Subscribe / Unsubscribe Enewsletters | Login | Register

Pencil Banner

Two Singaporean companies in Batam Island suspected of using illegal software

Nurdianah Md Nur | Nov. 19, 2013
Under Indonesia’s copyright law, software copyright infringement for commercial purposes carries a US$43, 000 fine and/or a five-year jail term.

Organisations with overseas businesses should practise good software housekeeping across all their premises, urged the BSA| The Software Alliance.

This advice comes after the recent raid of two Singapore joint venture companies and one Indonesian shipping company in Batam Island for suspected use of illegal software. The crackdown, which took place last Wednesday (13 November 2013), saw the Indonesian police seizing 35 computers and suspected pirated copies of Adobe, Autodesk, McAfee and Microsoft worth US$68,218 in total.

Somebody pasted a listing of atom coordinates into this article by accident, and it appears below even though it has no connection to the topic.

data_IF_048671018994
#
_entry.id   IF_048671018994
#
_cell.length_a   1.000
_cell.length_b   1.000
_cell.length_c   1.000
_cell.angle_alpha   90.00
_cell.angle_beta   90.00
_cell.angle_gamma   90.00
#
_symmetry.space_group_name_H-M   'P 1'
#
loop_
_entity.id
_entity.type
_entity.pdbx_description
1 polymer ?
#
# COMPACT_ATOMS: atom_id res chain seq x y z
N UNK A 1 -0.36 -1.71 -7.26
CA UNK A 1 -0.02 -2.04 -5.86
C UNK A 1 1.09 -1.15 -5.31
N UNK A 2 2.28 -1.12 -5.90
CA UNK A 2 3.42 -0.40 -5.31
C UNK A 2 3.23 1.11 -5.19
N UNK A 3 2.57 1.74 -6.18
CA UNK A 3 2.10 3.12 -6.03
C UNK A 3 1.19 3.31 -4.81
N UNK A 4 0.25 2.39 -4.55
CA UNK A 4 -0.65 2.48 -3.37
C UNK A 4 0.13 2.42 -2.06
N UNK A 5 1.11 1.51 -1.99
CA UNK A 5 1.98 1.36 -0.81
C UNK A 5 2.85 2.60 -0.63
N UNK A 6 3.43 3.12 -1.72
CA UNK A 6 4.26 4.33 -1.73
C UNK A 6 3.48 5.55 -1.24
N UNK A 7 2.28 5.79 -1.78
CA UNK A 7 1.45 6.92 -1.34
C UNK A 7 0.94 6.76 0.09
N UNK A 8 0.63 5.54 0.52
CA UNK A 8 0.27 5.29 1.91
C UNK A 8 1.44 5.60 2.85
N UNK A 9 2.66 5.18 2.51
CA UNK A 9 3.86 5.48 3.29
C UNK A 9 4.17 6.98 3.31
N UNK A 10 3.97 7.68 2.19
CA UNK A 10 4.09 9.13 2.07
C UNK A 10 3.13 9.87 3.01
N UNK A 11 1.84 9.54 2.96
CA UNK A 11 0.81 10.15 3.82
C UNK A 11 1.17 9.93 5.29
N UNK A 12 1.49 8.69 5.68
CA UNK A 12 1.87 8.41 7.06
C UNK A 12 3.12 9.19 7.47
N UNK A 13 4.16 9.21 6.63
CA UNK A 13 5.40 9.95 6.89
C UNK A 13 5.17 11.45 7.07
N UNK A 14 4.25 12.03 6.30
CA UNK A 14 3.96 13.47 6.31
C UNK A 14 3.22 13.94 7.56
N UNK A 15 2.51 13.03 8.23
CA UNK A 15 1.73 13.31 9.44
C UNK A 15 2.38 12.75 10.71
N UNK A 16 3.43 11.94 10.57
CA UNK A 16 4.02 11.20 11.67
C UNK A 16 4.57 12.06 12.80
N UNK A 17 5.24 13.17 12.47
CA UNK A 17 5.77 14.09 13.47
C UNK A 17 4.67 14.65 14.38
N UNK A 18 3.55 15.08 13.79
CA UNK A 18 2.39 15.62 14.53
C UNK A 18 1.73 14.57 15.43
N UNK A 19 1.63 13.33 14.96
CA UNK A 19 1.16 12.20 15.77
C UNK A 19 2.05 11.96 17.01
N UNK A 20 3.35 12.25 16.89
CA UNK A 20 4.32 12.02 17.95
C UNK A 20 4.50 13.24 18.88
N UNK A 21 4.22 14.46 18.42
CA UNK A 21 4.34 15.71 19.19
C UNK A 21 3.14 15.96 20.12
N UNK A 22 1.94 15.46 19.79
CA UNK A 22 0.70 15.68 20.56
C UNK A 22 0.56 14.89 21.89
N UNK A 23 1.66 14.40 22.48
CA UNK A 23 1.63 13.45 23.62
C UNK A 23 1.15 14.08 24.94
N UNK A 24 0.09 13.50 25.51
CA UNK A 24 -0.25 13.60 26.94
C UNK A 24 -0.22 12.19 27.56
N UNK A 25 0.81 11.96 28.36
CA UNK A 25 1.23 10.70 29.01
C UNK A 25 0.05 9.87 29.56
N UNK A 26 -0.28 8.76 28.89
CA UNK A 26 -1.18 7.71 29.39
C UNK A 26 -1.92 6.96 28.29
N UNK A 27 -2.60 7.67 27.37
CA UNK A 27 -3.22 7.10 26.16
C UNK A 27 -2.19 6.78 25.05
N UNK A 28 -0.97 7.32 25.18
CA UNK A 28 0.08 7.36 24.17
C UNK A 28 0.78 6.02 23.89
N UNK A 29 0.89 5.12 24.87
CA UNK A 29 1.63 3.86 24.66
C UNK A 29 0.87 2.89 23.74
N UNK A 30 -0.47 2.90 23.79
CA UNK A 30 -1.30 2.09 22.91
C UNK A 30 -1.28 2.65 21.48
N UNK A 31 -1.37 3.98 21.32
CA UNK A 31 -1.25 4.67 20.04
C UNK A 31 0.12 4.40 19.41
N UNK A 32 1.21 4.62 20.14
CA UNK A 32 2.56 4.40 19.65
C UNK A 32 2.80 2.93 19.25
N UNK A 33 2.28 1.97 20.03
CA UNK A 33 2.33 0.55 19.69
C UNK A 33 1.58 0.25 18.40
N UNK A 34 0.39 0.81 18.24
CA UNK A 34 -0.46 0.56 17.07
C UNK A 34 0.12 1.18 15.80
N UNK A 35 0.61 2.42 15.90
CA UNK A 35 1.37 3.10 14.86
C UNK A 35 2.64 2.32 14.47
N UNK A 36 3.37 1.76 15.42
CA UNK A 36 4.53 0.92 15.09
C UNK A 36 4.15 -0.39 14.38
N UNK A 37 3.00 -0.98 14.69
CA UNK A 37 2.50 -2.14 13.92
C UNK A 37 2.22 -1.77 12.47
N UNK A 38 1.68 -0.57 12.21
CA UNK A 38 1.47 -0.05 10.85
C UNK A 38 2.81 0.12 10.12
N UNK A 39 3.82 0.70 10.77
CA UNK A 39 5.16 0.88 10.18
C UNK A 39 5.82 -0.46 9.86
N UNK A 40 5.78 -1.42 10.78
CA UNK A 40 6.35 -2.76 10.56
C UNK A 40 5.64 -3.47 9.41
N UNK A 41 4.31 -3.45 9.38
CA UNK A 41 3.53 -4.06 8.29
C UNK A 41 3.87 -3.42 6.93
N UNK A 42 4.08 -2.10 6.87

If found guilty under Indonesia's copyright law, the three companies will each face a fine of US$43,000, or a five-year jail term, or both. The infringers might also face civil actions from the copyright owners if the latter chooses to pursue it.

In similar case, the Singapore Police last week seized 50 computers and suspected infringing software worth US$100,321 from a China-headquartered company with branch offices in Hong Kong and the UK.

Tarun Sawney, BSA Asia Pacific's senior director of anti-piracy, said that the software piracy trend across geographies will continue worsen unless "organisations take responsibility for software licensing and implement good software asset management practices across all their operations".  


Sign up for CIO Asia eNewsletters.